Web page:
Sunday, March 01, 2009


Introducing the JunkRap

Or, what there is of it so far, any way.

After around a year of watching the RepRap project with quiet envy, I have finally decided to go for it and start scraping pieces together.

Having taken Forrest's post on the future of RepRap to heart, I decided that, in theory, a complete 3D prototyping table (x, y and z assemblies) could be built from the guts of only TWO 2D printers, since each has a sheet feed in addition to a print head. A repository of printer-to-reprap hacks might be a great start to a list of "locally inexpensive" RepRap parts.

JunkRap is definitely a RepStrap, but I don't think that would necessarily be true of a second JunkRap, which would have screwdriver-and-wrench-scavenged printer parts as some of the vitamins. To my regret, I don't have the printer make I'm working from here (I scavenged this assembly quite some time ago) but RepRappers who kept track of the printers they used could ultimately create a database where one enters in the available scavenge and recieves a list of printed parts necessary to create the remaining subassemblies. In the industrialized world, this might drop the cost of a RepRap dramatically.

On the JunkRap itself as it stands: I have hacked an interface in to the shaft encoder on this printer's sheet feed, which should give me about a half-degree accuracy in knowing the position of the wheel from my initial experiments. Of course, actually getting the wheel to go there may be another story, to say nothing of stabalizing the table (yet to be added) on the additional rollers (also yet to be added) and making it reliably move back and forth.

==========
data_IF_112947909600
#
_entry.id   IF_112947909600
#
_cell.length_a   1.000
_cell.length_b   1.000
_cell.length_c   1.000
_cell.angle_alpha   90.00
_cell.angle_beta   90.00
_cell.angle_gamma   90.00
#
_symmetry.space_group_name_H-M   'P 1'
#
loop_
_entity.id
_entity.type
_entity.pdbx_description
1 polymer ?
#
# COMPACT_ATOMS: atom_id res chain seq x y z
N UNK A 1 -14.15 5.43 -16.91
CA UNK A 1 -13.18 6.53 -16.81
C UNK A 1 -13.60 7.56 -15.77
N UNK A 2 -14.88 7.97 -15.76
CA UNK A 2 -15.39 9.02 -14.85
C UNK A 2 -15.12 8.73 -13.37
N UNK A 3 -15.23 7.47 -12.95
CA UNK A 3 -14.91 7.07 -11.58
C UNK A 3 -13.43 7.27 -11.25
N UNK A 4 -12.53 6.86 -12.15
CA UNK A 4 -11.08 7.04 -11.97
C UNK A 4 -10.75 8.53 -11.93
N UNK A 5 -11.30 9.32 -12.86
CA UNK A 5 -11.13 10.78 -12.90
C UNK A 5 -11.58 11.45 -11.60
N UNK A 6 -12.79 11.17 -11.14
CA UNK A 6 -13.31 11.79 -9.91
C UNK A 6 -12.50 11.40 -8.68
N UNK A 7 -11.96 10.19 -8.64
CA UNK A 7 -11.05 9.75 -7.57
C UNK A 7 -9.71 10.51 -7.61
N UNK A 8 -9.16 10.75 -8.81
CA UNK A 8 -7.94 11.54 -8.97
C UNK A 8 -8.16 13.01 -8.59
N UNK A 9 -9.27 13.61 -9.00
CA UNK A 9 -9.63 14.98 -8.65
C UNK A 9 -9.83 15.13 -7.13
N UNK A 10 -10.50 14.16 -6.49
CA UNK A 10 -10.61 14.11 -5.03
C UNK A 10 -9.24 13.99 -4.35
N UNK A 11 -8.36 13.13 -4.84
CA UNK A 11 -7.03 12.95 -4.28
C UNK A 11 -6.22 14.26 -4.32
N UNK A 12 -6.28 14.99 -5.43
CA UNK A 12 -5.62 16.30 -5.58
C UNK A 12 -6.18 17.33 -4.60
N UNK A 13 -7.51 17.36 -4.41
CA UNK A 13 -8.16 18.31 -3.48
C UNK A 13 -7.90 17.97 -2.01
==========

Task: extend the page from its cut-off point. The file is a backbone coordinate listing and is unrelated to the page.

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Welcome to the repstrap fold. I'm also building what you refered to as a "junkstrap" too, and I have been on-and-off for a couple of years.... it's more on lately, and nearly done. My printer parts came from 3x old A3 dotmatrix epson printers, which have beautiful steppers and rails in them. :-)
O: Ah, another fabbing wiki! Always useful.

Buzz: Seems like the older the printer, the higher quality the parts. Guess the more aware of technology shifting companies get, the less inclined they are to make their wares last for decades...
You might even be able to get all the parts out of a single machine if you can get your hands on a multifunction unit (e.g. one that does print, fax, scan and copy). Especially the flat bed scanner type could get very useful here -- in essence, you get the X axis pre-built for free.

There are tons of old HP Officejet printers which are junked because of dead scanners or even empty cartridges, this might be a good way to repurpose them.
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